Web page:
“In an increasingly top-heavy industry, every non-franchise movie is a miracle. But it’s doubly so when it’s an independent movie starring Black actors. 'Passing' is just the latest film produced by Significant Productions to encounter such challenges. Created in 2009 by Nina Yang Bongiovi and the actor Forest Whitaker, the company has become a pipeline to some of the industry’s buzziest independent productions, including Ryan Coogler’s 'Fruitvale Station,' Boots Riley’s 'Sorry to Bother You,' Rick Famuyiwa’s 'Dope,' and Chloé Zhao’s 'Songs My Brother Taught Me.' In a different Hollywood, the producers who had discovered and championed Coogler, Riley, and Zhao would have endless cachet. Still, a decade in, every independent film they have backed has been a grind to get made. 'The needle hasn’t moved much,' Bongiovi says. 'It’s a continual struggle.'”
"Everything's Not Black and White in Film 'Passing'": A provocative article from Danielle Sanders at the Chicago Defender, which contains the following quote from Rebecca Hall.
“There had always been vague talk about my grandfather being Black, and passing for white, although it was never framed that way. He was light-skinned; he married a Dutch woman, lived in a white neighborhood, and raised his children as white. I never knew him. He sadly passed when my mother was a teenager, and a lot of the answers to these questions went with him. At some point, I got a bit more inquisitive about trying to pin down the facts. It was made clear that yes, my grandfather was Black and was white-passing most of his life. I mentioned all of this to a friend of mine, and he suggested I read Passing. The feeling I had at the time was just this shock of recognition. I knew these characters and knew them in a way that I found confusing. I finished the novella and started writing the script almost immediately in some sort of attempt to get to grips with that feeling. Over the years, I think what I’ve come to is that even though I am a person who presents as white, and as such doesn’t experience the day to day pressures of being black in this country, I am also a person who grew up in a family that has been shaped indelibly and painfully by the legacy of racism, in particular the legacy of racial passing. In the end, I decided that I needed to make this film both because of where I come from as a filmmaker and also because making this film is my way of reaching back into my own family with compassion, generosity, and love towards those who formed their identities in a world that feared and despised them.”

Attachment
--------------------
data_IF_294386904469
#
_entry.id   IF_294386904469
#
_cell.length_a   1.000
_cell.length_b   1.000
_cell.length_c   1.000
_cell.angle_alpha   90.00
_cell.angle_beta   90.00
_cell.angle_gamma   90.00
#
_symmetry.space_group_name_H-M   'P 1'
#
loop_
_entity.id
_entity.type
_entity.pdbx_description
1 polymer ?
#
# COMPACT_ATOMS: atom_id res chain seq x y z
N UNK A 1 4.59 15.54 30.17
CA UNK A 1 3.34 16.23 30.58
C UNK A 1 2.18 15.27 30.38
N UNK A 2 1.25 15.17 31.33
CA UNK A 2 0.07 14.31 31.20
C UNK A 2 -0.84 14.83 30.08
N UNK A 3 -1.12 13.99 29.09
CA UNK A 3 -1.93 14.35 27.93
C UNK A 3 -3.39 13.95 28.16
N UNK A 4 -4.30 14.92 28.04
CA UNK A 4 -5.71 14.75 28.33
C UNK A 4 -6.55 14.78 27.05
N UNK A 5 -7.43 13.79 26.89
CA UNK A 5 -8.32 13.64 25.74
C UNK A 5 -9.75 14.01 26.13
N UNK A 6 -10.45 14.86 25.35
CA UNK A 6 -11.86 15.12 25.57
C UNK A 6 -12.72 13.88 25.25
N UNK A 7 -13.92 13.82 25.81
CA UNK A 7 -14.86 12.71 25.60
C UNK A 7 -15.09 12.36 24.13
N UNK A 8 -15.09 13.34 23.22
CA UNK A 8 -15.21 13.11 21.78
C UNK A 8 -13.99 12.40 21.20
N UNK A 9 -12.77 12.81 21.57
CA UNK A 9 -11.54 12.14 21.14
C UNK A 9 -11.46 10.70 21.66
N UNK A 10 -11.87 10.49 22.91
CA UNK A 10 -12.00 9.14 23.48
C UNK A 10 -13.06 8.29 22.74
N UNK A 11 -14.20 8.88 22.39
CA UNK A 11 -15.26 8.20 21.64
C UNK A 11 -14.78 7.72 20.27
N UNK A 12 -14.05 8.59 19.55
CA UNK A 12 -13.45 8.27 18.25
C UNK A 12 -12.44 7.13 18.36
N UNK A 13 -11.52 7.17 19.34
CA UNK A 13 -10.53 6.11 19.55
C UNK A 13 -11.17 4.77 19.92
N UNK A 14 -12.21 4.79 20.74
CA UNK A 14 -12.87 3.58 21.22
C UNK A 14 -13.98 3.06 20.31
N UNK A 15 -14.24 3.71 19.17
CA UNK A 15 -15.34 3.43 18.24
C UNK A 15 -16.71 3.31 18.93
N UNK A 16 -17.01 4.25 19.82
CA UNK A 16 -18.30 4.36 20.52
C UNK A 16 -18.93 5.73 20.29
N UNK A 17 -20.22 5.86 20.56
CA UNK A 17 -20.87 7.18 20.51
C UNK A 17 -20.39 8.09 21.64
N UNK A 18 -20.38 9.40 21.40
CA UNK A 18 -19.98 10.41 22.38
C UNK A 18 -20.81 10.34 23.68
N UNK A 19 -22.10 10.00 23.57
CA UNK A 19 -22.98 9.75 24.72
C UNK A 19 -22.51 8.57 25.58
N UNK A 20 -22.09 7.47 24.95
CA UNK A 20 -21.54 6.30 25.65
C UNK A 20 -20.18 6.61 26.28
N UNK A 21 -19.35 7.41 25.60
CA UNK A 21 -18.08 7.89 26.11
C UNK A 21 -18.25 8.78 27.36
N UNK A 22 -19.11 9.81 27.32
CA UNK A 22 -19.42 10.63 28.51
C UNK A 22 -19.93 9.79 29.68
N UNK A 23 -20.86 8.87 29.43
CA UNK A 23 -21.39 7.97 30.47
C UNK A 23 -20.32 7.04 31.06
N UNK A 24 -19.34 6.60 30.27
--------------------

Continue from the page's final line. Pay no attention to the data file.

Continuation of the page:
"How Netflix's 'Passing' reflects the novel's time—and ours": Vox's Alissa Wilkinson offers a provocative analysis.
“Hall recognizes that while 'Passing' is about race, it extends beyond one identity category—'intersectionality, and all these different aspects of women under the patriarchy, fluidity around sexual choices and boundaries, homosexuality and heterosexuality all come into play,' she said. 'But [Larsen] didn’t know that she was writing some kind of intersectional tome.' Mostly, Larsen focused on the psychological effect that playing roles has on those who occupy them. And that effect is emphasized by Passing’s structure. It’s a short novel (the copy I read was 114 pages long), broken into three sections labeled 'Encounter,' 'Re-Encounter,' and 'Finale.' As in a good play, each of Passing’s 'acts' is built around the subtle and unspoken power dynamic between its main characters and the people around them, all trying to speak, act, dress, and look like whatever they believe the situation requires. And while we have access to Irene’s interior life, the other characters remain opaque. We have to think, guess, and put ourselves in their place to understand what’s happening.”
(L-R) Martha’s Vineyard African American Film Festival Co-Founder Stephanie Rance; CEO of RogerEbert.com and ”Passing” Executive Producer Chaz Ebert; “Passing” Director, Writer and Producer Rebecca Hall; and Martha’s Vineyard African American Film Festival Co-Founder Floyd Rance during the Martha’s Vineyard African American Film Festival on August 7th, 2021 in Edgartown, Massachusetts. Cr: Bernard Fairclough for NETFLIX. You can read about Chaz's Q&A with Rebecca in Ellen J. Wanjiru's report published at BlackFilm.com.
On "CBS Sunday Morning," co-host Michelle Miller spoke with Rebecca Hall, actors Tessa Thompson and Ruth Negga, and writers Lise Funderburg and Allyson Hobbs about the social history of passing, and its impact upon perception and power.